Hallmarks of the mammalian diving response are protective apnea and bradycardia. These cardiorespiratory adaptations can be mimicked by stimulation of the trigeminal ethmoidal nerve (EN5) and reflect oxygen-conserving mechanisms during breath-hold dives. Increasing drive from peripheral chemoreceptors during sustained dives was reported to enhance the diving bradycardia. The underlying neuronal mechanisms, however, are unknown. In the present study, expression and plasticity of EN5-bradycardias after paired stimulation of the EN5 and peripheral chemoreceptors was investigated in the in situ working heart-brain stem preparation. Paired stimulations enhanced significantly the bradycardic responses compared with EN5-evoked bradycardia using submaximal stimulation intensity. Alternating stimulations of the EN5 followed by paired stimulation of the EN5 and chemoreceptors (10 trials, 3-min interval) caused a progressive and significant potentiation of EN5-evoked diving bradycardia. In contrast, bradycardias during paired stimulation remained unchanged during repetitive stimulation. The progressive potentiation of EN5-bradycardias was significantly enhanced after microinjection of the 5-HT(3) receptor agonist (CPBG hydrochloride) into the nucleus tractus solitarii (NTS), while the 5-HT(3) receptor antagonist (zacopride hydrochloride) attenuated the progressive potentiation. These results suggest an integrative function of the NTS for the multimodal mediation of the diving response. The potentiation or training of a submaximal diving bradycardia requires peripheral chemoreceptor drive and involves neurotransmission via 5-HT(3) receptor within the NTS.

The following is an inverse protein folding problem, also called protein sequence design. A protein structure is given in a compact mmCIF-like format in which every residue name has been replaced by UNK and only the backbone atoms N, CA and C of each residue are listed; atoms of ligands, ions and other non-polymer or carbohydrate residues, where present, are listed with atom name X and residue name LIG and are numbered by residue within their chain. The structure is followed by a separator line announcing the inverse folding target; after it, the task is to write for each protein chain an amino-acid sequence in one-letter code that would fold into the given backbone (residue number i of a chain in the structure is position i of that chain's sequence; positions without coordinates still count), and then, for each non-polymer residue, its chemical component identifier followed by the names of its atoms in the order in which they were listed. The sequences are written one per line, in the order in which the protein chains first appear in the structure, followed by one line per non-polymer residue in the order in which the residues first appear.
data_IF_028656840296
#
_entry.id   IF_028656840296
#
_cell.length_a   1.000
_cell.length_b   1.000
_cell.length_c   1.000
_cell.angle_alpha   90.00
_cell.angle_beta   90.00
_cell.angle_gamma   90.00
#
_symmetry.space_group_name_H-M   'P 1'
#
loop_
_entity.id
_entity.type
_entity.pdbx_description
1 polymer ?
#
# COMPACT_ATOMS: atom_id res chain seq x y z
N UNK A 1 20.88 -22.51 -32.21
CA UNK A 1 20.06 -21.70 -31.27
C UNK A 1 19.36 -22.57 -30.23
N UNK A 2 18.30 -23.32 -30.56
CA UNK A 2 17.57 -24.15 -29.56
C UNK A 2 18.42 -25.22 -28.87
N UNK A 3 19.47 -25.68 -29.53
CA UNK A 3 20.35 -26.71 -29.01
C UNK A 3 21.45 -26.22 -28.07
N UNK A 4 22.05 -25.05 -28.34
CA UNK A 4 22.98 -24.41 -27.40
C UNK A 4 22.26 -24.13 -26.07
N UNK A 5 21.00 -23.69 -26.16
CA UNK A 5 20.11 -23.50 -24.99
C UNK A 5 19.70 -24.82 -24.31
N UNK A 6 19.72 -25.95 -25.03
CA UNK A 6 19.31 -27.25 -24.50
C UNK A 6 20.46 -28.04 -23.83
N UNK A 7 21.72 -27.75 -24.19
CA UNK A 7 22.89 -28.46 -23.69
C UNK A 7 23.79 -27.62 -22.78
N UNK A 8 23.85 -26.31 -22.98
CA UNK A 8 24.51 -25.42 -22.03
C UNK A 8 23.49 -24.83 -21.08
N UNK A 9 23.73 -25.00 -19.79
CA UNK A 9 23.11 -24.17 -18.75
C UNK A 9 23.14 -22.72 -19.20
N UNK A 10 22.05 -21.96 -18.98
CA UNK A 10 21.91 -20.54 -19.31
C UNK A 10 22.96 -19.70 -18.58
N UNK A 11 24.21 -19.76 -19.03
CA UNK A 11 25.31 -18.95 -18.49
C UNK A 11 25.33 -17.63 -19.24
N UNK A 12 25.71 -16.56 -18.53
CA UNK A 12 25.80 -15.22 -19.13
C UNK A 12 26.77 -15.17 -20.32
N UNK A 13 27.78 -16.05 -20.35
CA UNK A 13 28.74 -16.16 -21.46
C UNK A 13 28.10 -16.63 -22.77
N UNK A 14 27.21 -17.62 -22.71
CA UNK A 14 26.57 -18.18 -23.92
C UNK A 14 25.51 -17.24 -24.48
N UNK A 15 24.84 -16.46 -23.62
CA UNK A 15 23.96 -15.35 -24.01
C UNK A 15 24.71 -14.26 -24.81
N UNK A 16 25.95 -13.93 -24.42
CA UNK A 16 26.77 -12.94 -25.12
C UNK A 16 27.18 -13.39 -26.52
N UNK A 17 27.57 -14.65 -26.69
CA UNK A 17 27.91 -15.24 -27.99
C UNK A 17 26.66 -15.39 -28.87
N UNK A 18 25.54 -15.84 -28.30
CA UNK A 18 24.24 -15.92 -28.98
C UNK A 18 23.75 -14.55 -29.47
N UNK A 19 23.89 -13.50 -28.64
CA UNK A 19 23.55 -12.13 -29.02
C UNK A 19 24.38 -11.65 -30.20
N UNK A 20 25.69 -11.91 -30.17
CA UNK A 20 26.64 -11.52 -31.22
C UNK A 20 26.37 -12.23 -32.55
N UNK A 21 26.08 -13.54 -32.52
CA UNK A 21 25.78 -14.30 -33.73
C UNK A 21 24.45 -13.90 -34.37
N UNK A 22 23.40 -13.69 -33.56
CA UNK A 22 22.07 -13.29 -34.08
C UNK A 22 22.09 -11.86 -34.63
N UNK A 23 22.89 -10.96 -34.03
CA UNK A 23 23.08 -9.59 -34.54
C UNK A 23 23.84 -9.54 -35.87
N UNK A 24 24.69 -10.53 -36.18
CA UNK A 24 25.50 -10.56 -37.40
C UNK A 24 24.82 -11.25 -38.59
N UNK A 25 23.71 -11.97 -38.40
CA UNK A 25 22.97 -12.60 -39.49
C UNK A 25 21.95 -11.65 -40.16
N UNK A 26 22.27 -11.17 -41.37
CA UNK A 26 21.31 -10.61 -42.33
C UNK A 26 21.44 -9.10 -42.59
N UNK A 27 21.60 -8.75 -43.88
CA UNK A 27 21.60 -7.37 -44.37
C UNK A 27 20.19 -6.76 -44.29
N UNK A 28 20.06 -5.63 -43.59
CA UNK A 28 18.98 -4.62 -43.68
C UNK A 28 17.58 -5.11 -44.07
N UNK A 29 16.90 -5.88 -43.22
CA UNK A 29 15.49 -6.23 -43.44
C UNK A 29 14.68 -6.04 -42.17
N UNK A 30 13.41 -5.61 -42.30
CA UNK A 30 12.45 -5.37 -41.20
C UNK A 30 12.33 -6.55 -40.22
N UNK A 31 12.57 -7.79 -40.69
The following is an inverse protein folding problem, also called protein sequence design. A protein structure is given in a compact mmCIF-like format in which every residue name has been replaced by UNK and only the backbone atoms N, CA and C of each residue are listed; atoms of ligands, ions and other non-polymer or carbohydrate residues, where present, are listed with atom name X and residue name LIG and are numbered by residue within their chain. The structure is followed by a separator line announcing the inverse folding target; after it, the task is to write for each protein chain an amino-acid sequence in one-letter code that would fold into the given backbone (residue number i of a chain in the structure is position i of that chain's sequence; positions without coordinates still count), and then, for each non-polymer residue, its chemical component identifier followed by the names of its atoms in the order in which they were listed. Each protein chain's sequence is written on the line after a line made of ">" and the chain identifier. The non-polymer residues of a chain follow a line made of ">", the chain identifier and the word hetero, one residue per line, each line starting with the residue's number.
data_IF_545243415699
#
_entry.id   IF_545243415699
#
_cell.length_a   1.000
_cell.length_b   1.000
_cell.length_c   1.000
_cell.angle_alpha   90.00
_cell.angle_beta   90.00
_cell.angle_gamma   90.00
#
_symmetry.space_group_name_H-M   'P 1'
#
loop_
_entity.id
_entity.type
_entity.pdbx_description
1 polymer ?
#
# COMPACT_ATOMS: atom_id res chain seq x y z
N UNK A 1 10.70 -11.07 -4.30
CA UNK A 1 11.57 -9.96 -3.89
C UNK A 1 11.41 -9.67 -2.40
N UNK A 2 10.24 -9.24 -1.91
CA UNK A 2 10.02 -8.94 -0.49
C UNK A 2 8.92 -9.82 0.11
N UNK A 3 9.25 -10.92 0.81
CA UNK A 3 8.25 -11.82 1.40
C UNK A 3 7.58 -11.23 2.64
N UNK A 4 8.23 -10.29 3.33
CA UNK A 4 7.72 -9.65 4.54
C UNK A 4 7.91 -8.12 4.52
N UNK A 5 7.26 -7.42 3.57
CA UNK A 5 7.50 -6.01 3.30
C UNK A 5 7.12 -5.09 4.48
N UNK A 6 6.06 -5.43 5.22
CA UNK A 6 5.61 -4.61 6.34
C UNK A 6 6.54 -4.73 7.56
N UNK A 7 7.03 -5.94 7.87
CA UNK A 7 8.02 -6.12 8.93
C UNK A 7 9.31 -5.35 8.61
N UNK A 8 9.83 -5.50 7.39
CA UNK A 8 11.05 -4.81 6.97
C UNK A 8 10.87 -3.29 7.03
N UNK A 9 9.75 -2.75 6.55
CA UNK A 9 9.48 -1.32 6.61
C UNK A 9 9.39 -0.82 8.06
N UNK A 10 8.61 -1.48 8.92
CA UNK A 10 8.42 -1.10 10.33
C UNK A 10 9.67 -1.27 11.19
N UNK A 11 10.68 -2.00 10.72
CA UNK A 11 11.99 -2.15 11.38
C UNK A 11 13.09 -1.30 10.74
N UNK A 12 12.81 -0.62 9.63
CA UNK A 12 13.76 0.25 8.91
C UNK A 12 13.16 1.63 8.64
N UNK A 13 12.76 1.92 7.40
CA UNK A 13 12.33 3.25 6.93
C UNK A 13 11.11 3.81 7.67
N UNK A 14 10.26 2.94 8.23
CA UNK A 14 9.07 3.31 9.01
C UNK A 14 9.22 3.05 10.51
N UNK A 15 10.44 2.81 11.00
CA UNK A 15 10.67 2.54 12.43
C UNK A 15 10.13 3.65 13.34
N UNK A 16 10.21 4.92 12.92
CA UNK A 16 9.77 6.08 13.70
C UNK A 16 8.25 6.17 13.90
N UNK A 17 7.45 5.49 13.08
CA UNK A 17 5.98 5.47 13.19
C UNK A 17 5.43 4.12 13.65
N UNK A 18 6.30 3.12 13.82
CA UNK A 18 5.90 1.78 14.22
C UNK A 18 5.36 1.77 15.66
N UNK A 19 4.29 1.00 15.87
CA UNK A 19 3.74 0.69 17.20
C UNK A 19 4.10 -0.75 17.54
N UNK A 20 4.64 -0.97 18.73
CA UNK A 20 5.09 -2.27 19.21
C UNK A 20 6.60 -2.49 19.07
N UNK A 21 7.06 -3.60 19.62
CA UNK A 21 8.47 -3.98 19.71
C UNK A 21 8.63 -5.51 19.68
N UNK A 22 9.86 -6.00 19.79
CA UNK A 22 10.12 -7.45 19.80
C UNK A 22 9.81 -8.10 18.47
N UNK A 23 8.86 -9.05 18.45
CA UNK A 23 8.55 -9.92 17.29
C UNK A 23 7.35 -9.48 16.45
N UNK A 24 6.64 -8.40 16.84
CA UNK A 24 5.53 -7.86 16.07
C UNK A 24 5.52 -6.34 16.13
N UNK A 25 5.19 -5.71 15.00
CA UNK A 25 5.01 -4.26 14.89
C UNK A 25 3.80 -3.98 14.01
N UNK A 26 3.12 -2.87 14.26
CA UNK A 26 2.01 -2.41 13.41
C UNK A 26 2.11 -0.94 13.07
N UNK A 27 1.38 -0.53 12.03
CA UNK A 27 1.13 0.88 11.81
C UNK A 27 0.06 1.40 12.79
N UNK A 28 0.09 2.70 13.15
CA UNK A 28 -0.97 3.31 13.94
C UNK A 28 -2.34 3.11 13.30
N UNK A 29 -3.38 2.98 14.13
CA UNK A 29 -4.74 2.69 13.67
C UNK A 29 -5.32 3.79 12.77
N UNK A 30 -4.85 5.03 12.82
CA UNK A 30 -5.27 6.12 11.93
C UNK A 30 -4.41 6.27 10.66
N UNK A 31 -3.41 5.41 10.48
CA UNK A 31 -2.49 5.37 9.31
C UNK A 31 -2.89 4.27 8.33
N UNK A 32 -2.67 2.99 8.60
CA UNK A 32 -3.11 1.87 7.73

|Translated title of the contribution||Repetitive paired stimulation of nasotrigeminal and peripheral chemoreceptor afferents cause progressive potentiation of the diving bradycardia|
|Pages (from-to)||R80 - R87|
|Number of pages||7|
|Journal||AJP - Regulatory, Integrative and Comparative Physiology|
|Publication status||Published - Jan 2009|